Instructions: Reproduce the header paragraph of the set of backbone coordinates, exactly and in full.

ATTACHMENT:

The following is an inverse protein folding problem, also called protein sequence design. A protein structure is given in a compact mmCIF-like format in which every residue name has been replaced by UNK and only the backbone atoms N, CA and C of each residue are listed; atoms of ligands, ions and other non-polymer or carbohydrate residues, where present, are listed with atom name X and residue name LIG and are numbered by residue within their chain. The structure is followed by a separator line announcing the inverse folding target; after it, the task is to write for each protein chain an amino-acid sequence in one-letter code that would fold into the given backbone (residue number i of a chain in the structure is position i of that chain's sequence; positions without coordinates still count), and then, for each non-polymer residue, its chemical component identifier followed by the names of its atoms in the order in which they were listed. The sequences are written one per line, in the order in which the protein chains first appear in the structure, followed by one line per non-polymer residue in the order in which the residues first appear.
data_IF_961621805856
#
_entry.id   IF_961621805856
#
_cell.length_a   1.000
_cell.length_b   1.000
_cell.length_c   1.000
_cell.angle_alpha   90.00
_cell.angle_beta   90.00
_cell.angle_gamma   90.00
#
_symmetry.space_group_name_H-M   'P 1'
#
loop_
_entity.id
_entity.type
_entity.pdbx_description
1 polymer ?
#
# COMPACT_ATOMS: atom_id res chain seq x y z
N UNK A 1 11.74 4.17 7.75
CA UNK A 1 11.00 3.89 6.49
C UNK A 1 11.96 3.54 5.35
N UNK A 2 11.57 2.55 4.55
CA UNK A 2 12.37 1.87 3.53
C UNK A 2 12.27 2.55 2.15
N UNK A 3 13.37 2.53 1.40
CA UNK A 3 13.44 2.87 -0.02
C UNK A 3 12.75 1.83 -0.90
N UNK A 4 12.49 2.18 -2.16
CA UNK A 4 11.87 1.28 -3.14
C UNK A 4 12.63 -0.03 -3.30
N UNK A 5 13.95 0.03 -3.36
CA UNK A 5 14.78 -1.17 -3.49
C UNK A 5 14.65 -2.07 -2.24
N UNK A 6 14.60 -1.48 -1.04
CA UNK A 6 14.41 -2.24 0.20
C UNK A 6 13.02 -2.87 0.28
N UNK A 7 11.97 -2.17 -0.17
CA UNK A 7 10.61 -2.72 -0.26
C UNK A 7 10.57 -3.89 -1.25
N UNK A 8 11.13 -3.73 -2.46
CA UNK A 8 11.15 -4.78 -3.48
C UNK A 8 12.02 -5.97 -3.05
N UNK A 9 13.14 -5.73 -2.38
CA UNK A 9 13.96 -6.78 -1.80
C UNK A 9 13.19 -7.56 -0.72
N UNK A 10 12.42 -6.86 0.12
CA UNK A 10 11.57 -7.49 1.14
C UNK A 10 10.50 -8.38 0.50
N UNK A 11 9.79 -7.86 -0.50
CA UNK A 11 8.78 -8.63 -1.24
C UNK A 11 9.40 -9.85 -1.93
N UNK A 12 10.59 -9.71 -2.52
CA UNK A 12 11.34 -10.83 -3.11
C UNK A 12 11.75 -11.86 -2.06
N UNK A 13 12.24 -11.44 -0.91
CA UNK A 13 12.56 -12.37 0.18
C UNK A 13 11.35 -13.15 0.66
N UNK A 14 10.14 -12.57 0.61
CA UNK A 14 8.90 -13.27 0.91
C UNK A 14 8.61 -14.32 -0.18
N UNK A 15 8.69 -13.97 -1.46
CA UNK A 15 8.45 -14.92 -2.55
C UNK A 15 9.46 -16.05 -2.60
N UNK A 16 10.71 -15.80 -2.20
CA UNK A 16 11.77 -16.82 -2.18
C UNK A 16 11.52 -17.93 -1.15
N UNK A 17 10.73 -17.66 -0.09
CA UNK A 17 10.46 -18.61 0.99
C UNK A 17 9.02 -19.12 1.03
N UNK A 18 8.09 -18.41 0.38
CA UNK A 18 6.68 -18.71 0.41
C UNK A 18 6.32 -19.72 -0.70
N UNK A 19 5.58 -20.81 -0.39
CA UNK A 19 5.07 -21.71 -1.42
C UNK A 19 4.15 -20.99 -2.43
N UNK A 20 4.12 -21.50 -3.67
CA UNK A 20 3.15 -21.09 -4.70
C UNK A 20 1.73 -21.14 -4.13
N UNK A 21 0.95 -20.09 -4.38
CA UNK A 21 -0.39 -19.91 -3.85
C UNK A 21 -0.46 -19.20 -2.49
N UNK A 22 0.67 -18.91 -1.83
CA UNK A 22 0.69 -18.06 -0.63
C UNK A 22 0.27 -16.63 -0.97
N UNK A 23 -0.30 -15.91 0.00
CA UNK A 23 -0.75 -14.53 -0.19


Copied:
The following is an inverse protein folding problem, also called protein sequence design. A protein structure is given in a compact mmCIF-like format in which every residue name has been replaced by UNK and only the backbone atoms N, CA and C of each residue are listed; atoms of ligands, ions and other non-polymer or carbohydrate residues, where present, are listed with atom name X and residue name LIG and are numbered by residue within their chain. The structure is followed by a separator line announcing the inverse folding target; after it, the task is to write for each protein chain an amino-acid sequence in one-letter code that would fold into the given backbone (residue number i of a chain in the structure is position i of that chain's sequence; positions without coordinates still count), and then, for each non-polymer residue, its chemical component identifier followed by the names of its atoms in the order in which they were listed. The sequences are written one per line, in the order in which the protein chains first appear in the structure, followed by one line per non-polymer residue in the order in which the residues first appear.